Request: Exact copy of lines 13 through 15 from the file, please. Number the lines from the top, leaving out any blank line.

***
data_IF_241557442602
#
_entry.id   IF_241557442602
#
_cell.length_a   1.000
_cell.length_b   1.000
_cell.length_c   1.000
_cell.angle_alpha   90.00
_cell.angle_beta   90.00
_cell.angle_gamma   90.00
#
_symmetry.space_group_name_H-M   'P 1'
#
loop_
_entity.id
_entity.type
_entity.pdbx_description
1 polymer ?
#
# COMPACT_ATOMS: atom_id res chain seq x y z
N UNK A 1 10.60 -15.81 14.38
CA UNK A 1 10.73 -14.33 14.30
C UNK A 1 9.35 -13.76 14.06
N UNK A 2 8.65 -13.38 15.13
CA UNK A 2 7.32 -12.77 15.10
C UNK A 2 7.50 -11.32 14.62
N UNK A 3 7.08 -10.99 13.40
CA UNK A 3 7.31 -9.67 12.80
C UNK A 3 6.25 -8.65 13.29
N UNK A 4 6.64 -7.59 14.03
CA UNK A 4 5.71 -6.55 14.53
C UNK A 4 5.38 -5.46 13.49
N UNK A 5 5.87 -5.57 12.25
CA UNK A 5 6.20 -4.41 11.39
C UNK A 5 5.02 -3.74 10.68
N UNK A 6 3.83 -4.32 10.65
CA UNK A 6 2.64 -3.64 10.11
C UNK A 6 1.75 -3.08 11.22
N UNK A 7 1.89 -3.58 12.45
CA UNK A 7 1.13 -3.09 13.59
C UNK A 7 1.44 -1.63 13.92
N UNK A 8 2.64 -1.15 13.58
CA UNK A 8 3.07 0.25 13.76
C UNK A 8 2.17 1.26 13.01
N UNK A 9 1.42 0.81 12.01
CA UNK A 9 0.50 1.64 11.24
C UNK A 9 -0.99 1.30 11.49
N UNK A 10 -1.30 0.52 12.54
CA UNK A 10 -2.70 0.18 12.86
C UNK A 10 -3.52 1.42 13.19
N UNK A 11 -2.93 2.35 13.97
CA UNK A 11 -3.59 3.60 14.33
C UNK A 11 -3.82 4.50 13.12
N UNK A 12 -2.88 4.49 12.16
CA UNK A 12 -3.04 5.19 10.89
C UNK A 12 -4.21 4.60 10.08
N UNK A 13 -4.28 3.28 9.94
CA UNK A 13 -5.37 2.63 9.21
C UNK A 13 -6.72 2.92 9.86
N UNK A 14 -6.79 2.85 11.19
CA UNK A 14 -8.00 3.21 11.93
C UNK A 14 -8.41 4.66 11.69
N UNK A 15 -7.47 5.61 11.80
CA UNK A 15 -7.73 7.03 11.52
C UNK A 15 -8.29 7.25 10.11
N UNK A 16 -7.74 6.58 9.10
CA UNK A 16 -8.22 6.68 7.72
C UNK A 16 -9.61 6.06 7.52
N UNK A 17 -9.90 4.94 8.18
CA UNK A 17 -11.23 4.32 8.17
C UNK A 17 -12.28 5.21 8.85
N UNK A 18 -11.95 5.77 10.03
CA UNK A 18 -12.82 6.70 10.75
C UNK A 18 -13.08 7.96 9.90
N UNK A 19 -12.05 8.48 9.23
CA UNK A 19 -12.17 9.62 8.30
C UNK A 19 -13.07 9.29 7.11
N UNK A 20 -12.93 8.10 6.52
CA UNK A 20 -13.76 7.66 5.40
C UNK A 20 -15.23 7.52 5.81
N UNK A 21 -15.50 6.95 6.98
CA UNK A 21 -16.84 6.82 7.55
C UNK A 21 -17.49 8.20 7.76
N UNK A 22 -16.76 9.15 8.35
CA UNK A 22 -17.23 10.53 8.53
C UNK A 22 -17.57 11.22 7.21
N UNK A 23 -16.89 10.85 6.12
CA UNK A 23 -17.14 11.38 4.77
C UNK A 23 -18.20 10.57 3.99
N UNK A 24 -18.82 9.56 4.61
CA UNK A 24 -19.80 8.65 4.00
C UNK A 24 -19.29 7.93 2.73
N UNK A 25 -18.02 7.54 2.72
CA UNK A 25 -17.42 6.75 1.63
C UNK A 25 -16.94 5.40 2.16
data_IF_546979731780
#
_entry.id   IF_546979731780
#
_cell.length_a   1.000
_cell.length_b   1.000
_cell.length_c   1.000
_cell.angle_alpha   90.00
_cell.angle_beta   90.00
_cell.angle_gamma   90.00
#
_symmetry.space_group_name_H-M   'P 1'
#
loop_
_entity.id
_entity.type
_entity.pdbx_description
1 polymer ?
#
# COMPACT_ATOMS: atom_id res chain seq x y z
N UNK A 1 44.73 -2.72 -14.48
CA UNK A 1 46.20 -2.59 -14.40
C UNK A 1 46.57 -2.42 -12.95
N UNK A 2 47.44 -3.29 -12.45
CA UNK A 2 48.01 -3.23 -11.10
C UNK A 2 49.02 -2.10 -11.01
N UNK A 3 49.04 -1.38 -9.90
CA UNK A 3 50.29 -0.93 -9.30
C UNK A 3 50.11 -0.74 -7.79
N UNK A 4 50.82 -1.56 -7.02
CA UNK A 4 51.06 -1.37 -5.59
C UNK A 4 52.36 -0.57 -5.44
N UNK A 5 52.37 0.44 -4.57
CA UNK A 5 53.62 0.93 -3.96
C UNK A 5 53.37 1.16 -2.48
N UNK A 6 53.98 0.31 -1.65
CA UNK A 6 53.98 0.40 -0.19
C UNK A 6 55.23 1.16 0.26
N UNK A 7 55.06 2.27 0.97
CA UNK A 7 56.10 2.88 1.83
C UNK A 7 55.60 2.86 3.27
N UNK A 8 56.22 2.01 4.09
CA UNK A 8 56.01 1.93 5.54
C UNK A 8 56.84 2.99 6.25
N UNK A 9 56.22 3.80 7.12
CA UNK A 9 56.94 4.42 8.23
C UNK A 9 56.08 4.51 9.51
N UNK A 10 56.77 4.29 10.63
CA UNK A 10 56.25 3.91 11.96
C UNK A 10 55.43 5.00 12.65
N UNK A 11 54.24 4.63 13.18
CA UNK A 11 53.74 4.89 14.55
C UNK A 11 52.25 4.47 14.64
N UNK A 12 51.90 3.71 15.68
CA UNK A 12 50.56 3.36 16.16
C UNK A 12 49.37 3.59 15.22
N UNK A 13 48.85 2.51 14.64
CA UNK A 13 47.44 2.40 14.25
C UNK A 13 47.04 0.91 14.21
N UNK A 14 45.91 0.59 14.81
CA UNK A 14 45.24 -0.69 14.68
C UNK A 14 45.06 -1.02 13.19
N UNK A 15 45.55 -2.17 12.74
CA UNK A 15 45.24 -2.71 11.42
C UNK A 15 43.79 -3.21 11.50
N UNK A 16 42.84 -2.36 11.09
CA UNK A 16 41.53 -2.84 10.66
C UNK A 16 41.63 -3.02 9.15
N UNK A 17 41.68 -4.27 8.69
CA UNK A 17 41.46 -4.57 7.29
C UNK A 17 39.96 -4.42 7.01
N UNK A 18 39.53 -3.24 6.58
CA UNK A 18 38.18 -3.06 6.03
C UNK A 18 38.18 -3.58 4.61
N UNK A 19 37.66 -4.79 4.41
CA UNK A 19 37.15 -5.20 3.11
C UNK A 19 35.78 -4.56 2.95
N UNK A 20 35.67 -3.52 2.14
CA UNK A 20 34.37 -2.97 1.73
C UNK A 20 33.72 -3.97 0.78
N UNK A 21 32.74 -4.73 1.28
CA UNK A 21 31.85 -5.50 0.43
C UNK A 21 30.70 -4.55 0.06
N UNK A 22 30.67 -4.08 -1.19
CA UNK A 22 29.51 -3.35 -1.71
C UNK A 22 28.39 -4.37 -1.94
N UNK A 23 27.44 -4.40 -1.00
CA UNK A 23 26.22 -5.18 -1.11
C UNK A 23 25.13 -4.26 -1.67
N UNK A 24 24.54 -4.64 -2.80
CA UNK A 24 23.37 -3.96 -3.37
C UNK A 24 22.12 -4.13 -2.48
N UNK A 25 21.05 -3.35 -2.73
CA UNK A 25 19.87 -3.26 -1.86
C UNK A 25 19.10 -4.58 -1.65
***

#
loop_
_entity.id